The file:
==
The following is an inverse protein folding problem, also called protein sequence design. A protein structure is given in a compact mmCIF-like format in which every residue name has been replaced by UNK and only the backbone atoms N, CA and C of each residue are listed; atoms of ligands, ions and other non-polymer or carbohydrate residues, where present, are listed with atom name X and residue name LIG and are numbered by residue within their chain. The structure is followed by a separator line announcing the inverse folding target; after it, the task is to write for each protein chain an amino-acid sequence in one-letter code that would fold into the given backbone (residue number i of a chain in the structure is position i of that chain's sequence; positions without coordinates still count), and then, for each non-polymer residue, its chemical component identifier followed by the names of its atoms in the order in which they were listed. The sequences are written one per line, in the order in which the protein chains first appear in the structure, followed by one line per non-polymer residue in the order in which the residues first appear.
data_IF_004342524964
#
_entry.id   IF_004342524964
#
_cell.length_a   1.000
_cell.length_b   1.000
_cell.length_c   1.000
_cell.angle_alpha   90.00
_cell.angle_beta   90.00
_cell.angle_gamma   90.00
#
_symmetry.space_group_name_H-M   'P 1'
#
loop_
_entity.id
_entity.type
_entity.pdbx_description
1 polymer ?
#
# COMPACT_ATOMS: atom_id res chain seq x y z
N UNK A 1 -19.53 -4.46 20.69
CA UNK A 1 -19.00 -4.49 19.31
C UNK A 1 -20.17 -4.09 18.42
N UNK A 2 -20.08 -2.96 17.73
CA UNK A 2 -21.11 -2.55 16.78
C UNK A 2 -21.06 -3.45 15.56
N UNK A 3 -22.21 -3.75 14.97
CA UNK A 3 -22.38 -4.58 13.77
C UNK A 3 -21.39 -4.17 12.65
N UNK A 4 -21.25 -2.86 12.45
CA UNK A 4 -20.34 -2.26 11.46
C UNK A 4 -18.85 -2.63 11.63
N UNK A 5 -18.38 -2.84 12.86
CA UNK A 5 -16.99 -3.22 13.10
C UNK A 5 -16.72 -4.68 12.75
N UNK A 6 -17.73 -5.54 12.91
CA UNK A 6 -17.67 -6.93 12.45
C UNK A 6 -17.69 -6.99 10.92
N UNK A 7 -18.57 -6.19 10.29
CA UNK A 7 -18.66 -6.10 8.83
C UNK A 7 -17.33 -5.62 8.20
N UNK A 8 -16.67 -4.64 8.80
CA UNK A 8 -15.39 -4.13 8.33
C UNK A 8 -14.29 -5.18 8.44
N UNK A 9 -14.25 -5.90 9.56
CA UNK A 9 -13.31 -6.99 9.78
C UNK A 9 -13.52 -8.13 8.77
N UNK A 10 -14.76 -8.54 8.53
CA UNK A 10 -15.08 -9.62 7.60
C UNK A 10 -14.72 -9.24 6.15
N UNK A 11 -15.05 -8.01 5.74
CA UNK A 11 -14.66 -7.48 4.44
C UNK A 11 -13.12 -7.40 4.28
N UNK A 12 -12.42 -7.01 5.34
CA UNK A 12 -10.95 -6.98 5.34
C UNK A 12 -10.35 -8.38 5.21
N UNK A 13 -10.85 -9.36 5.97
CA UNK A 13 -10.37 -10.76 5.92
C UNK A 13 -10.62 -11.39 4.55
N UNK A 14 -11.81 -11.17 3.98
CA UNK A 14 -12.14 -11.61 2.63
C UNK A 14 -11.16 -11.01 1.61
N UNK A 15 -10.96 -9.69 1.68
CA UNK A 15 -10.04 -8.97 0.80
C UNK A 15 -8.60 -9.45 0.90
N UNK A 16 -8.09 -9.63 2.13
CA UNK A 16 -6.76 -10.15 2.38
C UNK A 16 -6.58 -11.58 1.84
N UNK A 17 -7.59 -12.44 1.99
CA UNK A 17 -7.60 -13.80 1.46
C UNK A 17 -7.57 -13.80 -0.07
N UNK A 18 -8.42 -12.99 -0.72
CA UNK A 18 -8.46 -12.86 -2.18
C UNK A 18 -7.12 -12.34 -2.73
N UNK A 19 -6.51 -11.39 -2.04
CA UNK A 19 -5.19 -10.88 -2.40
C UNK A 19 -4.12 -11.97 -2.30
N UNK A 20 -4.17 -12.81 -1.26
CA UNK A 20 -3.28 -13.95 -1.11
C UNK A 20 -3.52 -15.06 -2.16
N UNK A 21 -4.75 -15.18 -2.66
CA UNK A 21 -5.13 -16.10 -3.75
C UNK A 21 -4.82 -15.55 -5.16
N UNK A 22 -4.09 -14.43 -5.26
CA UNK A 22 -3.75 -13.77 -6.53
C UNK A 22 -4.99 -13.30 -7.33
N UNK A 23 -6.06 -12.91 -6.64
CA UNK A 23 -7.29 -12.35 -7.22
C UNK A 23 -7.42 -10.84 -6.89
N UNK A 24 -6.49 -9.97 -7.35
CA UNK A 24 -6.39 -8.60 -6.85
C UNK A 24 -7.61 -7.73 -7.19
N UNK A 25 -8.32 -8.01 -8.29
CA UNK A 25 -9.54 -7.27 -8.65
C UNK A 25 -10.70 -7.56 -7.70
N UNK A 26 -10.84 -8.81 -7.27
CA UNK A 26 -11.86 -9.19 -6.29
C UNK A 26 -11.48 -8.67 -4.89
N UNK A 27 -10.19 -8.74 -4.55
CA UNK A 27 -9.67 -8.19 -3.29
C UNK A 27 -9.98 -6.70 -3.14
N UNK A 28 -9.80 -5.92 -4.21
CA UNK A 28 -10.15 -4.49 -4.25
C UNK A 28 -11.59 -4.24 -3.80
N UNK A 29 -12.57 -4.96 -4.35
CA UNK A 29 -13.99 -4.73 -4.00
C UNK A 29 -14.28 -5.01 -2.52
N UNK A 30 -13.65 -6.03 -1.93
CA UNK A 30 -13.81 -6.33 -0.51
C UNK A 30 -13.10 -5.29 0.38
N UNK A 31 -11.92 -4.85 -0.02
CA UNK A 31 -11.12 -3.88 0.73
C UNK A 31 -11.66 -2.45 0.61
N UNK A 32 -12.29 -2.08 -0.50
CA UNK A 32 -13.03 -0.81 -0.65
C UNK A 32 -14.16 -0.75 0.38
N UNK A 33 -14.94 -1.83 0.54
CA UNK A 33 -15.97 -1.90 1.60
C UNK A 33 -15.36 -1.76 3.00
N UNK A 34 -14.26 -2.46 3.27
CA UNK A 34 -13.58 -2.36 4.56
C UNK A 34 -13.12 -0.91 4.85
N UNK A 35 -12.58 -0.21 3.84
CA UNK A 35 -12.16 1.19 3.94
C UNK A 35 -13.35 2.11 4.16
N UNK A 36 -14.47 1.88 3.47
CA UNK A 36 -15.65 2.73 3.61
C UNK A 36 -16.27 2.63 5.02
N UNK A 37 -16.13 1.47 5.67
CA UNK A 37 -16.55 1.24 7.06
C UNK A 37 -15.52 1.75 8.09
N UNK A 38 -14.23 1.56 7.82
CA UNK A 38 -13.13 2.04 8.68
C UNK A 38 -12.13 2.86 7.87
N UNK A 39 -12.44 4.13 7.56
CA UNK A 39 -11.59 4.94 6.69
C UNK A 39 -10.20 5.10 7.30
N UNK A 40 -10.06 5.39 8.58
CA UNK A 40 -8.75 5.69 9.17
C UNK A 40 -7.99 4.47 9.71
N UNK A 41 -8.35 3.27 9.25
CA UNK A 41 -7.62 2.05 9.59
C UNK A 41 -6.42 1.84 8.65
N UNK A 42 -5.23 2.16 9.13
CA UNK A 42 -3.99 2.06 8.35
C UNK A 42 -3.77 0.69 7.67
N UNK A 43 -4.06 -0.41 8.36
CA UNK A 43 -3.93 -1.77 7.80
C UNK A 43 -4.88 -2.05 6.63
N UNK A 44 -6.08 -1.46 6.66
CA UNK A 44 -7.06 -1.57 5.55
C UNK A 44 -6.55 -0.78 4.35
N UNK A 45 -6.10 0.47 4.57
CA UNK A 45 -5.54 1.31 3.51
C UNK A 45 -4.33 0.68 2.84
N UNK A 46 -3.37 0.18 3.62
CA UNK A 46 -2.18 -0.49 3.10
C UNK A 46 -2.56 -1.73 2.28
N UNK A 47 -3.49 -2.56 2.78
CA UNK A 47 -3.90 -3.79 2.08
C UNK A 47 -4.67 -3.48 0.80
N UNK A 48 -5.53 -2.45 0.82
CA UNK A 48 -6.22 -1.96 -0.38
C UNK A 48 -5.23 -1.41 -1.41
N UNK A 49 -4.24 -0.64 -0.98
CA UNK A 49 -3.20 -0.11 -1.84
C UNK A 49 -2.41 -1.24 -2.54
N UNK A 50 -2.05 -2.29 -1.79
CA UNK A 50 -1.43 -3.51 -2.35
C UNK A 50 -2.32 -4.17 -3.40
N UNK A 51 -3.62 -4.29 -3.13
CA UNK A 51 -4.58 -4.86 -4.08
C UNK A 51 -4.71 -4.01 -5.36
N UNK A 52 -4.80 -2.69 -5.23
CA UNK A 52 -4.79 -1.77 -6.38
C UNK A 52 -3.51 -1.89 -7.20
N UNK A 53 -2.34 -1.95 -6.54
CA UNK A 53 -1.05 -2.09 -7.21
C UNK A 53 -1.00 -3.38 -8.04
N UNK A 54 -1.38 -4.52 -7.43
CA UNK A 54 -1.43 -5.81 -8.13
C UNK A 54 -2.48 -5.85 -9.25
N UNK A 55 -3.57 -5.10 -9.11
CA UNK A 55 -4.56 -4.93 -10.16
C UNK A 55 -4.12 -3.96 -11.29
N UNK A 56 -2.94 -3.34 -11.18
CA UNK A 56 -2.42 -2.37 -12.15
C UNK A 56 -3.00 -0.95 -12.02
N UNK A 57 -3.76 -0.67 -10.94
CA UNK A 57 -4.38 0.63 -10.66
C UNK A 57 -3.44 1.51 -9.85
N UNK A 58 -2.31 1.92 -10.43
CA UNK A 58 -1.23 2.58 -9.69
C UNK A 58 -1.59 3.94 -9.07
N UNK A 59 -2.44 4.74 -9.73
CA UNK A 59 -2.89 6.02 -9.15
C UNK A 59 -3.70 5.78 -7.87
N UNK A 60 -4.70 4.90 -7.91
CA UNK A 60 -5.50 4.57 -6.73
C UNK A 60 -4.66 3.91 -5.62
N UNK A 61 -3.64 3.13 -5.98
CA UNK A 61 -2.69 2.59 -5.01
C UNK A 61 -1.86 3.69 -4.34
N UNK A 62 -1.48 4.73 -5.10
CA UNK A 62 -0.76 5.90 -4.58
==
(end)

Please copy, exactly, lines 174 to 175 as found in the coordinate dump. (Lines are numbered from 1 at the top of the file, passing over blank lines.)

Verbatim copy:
C UNK A 51 -4.71 -4.01 -5.36
N UNK A 52 -4.80 -2.69 -5.23